East Asia and Western Europe remain the continent’s most significant import regions with China being the top import partner for machinery, electronics, vehicles, mineral fuels and cereal.
Africa’s links to the globe
Regional trade differences Import partners by region
Source: TradeMap, RisCura analysis
East Asia and Western Europe remain the continent’s most significant import regions, at 26% and 30%, respectively. Overall, African imports have remained relatively consistent with the prior year. However, a significant variation in North African imports was experienced as imports from Western Europe decreased from 41% in 2017 to 37% in 2018. This reduction is driven from the shift in imports from Western Europe to the Middle East and East Asia. Trade relations between Egypt and China have witnessed steady growth contributing to the 23% increase in imports experienced from East Asia.
Trade relations between Egypt and China have witnessed steady growth contributing to the 23% increase in imports experienced from East Asia.
These increases can be attributed to the imports by Egypt and Sudan from countries such as Saudi Arabia, Turkey, United Arab Emirates, and China.
East Africa continues to place a far larger reliance on East Asia for its imported goods, making up 37% of the region’s total imports. The region also has a much larger exposure to the Middle East and significantly lower exposure to Western Europe than the rest of the continent. This variation is partially the result of geography and cultural ties.
Source: RisCura analysis
Trade in West Africa remains relatively consistent with 2017 as Western Europe (32%) and East Asia (30%) remain the largest import partners. Southern Africa maintains the largest intra-continental trade, as 23% of imports were from within the sub-Saharan African region. This is mainly due to South Africa exporting to its neighbours in Southern Africa, highlighting the potential for Intra-African trade as well as the importance of good transport links. However, South Africa’s exports experienced constraints in the latter part of 2018 due to loadshedding, implemented as a result of power supply shortages. The disruption to manufacturing and mining output, coupled with weaker external demand, has hindered further growth.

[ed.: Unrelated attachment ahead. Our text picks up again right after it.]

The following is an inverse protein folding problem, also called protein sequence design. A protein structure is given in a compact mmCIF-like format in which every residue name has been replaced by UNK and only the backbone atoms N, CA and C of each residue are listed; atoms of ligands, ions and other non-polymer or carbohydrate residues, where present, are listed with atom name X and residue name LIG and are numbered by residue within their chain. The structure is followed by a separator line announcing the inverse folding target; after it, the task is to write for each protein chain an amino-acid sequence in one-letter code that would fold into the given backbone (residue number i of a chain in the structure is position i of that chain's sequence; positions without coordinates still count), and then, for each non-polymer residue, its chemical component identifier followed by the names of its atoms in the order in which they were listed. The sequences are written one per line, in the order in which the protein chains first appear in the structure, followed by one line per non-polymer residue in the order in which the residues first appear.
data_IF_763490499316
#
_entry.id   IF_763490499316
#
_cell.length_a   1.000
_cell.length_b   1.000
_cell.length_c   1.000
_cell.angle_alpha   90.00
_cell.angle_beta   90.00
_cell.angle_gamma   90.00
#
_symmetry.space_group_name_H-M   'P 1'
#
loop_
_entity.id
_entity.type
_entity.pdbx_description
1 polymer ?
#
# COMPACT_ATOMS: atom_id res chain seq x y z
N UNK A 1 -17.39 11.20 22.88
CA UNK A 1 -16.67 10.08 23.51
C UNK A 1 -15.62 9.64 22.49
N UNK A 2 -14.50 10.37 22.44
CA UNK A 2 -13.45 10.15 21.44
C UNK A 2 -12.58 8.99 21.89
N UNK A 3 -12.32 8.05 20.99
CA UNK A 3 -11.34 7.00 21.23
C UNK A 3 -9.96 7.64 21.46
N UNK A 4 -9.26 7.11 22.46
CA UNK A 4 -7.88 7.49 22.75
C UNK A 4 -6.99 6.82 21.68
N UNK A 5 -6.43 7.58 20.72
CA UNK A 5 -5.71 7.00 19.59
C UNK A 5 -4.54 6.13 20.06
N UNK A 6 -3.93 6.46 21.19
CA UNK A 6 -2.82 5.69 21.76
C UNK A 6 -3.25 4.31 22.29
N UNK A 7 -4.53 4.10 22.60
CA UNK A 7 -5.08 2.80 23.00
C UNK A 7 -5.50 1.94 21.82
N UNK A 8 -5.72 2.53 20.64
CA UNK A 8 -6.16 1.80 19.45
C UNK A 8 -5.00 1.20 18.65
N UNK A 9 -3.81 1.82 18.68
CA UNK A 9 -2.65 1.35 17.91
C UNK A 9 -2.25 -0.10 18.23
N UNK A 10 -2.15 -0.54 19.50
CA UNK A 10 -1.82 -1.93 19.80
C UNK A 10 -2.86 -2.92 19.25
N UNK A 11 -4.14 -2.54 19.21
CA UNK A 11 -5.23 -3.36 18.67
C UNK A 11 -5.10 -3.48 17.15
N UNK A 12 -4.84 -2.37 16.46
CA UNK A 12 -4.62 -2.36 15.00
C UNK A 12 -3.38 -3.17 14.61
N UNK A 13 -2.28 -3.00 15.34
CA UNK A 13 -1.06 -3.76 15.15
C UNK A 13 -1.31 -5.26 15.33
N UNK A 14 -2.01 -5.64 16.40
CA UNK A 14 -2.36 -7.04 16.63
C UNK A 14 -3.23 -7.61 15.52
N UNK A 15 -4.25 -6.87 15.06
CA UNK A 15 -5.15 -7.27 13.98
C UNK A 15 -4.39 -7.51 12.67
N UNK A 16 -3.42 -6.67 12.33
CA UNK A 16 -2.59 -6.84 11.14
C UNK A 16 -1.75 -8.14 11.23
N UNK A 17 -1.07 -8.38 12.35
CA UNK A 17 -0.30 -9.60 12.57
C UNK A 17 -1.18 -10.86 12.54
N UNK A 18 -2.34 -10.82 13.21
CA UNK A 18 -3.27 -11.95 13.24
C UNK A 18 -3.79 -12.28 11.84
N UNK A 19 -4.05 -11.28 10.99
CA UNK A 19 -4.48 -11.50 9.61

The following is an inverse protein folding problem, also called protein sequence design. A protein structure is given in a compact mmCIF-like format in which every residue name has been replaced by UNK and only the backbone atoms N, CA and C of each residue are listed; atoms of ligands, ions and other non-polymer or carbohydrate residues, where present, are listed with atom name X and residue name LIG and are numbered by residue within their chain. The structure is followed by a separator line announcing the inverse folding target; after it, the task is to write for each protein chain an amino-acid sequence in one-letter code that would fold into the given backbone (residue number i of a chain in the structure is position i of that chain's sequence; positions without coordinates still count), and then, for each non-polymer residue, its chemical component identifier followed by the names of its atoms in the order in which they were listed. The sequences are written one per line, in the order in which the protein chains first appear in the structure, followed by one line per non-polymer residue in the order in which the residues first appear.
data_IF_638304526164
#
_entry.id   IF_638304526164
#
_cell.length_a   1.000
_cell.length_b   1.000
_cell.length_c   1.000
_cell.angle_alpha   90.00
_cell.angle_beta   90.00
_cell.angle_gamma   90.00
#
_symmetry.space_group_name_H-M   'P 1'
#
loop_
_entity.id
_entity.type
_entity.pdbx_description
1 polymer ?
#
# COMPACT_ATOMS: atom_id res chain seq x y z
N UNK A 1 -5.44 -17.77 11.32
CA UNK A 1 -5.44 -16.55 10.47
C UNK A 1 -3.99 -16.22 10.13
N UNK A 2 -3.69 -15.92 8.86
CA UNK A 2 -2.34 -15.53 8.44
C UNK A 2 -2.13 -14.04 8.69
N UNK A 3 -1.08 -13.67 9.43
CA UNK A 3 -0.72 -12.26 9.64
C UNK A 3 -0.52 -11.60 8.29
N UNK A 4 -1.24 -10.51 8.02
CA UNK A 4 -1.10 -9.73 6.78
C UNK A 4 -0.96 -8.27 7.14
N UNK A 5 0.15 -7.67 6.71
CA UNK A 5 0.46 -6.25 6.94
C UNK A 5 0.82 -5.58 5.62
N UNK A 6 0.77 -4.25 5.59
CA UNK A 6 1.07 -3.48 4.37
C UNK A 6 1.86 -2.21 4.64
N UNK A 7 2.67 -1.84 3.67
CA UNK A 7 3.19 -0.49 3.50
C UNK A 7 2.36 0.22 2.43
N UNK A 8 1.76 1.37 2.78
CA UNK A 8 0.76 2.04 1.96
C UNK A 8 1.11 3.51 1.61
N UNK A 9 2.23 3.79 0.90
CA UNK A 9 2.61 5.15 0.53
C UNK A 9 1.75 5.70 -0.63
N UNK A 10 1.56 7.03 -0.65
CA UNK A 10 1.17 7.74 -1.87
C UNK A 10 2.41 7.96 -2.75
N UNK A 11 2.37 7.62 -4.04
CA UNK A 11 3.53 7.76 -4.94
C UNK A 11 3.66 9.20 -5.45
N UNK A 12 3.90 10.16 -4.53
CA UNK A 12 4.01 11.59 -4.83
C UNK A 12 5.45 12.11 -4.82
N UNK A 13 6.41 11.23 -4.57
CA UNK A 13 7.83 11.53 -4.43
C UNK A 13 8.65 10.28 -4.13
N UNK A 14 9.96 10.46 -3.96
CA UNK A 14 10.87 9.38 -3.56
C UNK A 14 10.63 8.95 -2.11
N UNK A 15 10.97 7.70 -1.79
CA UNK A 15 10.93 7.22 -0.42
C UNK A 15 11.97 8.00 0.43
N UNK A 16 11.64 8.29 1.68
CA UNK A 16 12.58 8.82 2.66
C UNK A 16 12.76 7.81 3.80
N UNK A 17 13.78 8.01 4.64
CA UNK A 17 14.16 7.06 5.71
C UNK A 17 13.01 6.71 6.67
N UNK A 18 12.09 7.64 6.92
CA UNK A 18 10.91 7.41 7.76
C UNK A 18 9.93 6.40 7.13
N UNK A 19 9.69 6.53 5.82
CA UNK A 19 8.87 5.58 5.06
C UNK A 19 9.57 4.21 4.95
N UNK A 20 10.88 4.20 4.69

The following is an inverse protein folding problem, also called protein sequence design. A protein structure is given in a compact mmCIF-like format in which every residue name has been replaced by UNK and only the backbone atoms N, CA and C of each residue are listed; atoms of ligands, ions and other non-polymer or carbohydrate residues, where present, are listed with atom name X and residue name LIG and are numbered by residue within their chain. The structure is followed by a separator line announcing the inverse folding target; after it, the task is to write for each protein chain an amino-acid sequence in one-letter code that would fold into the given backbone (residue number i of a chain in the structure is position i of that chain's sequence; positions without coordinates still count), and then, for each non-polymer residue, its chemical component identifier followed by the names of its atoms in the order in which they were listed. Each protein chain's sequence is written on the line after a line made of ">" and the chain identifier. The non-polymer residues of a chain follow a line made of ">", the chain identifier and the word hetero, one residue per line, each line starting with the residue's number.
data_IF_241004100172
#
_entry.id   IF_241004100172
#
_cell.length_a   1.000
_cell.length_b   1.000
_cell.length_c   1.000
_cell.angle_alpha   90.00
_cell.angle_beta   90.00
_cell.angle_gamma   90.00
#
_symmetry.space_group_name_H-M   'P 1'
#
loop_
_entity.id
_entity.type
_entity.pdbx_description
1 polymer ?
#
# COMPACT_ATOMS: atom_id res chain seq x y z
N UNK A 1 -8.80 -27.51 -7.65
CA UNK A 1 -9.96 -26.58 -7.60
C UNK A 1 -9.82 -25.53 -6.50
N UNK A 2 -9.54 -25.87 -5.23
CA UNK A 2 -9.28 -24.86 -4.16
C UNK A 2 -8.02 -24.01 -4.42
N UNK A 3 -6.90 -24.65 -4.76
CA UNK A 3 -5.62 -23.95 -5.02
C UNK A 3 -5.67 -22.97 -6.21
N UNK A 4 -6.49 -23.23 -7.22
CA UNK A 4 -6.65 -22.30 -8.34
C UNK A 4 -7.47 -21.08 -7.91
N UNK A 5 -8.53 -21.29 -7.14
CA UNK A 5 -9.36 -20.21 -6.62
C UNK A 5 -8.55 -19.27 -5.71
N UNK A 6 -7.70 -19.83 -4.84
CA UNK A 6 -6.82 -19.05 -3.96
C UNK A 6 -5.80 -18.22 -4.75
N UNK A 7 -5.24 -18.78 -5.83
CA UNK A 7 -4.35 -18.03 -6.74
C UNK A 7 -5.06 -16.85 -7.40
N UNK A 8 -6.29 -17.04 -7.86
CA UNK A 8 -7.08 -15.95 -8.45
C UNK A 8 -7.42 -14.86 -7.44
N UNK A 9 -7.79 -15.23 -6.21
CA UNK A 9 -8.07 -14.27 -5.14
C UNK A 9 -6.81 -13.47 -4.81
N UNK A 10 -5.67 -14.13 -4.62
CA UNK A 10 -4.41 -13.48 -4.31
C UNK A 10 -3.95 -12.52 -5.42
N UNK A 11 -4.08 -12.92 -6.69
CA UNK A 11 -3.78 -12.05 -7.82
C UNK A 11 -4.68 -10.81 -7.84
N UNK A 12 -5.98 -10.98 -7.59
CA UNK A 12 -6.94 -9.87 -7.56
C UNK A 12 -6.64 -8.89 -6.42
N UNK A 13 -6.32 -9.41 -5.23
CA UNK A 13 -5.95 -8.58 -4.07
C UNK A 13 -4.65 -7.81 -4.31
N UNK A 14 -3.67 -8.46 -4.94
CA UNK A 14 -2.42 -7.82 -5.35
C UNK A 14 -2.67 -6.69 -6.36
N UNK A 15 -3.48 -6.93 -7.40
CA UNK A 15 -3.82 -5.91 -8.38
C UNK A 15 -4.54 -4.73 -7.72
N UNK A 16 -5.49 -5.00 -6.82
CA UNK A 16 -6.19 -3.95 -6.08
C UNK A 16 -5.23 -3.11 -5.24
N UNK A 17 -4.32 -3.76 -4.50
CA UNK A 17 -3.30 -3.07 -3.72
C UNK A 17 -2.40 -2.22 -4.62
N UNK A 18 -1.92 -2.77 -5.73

North Africa’s trade with sub-Saharan Africa remains negligible – which can be attributed to, amongst other factors, the poorly developed infrastructure linking sub-Sahara Africa with North Africa.
The difference between regions is due to the large impact of transport costs on import decisions, as well as cultural preferences and relationships established over time.
The difference between regions is due to the large impact of transport costs on import decisions, as well as cultural preferences and relationships established up over time. Because most products imported into Africa are sourced from geographically distant locations, the proximity to the import destination makes a big difference in the selection of trade partners. By far the most economical way to get goods to Africa is by sea, meaning that the shortest oceanic voyage becomes the preferred partner, by default.
There is very little differentiation across regions in terms of the products that the continent needs to import. A significant portion of imports (29%) is machinery, electronics, and vehicles imported from more developed regions while exporting primary products such as agricultural products and other basic commodities.
China remains the continent’s top import partner, constituting 16% of all imports; and is the primary import source in 14 African countries for machinery, electronics, vehicles, mineral fuels, and cereal. France, Germany and the US made up 15% of all African imports in 2018.
The Maghreb region is the top importer on the continent and their top imports consist of machinery, metals and materials and mineral products.
Despite the continent’s significant exports of crude oil, about 18% of Africa’s imports are made up of mineral products, most of which are refined fuels. Nigeria’s Dangote refinery, estimated to be completed in 2020, will have a major impact on the number of refined fuels imported into Africa from offshore, as the refinery will have sufficient capacity (estimated to process 650 000 barrels per day) to meet the country’s needs and supply the surrounding region. According to the Organization of the Petroleum Exporting Countries (OPEC), Nigeria’s 2018 oil demand is 445 500 barrels per day. Ghana has also recently publicised its interest to import petroleum from the Dangote refinery rather than internationally once it comes online. This highlights the need for improvement in infrastructure between countries and efficiency in border posts and bureaucracy.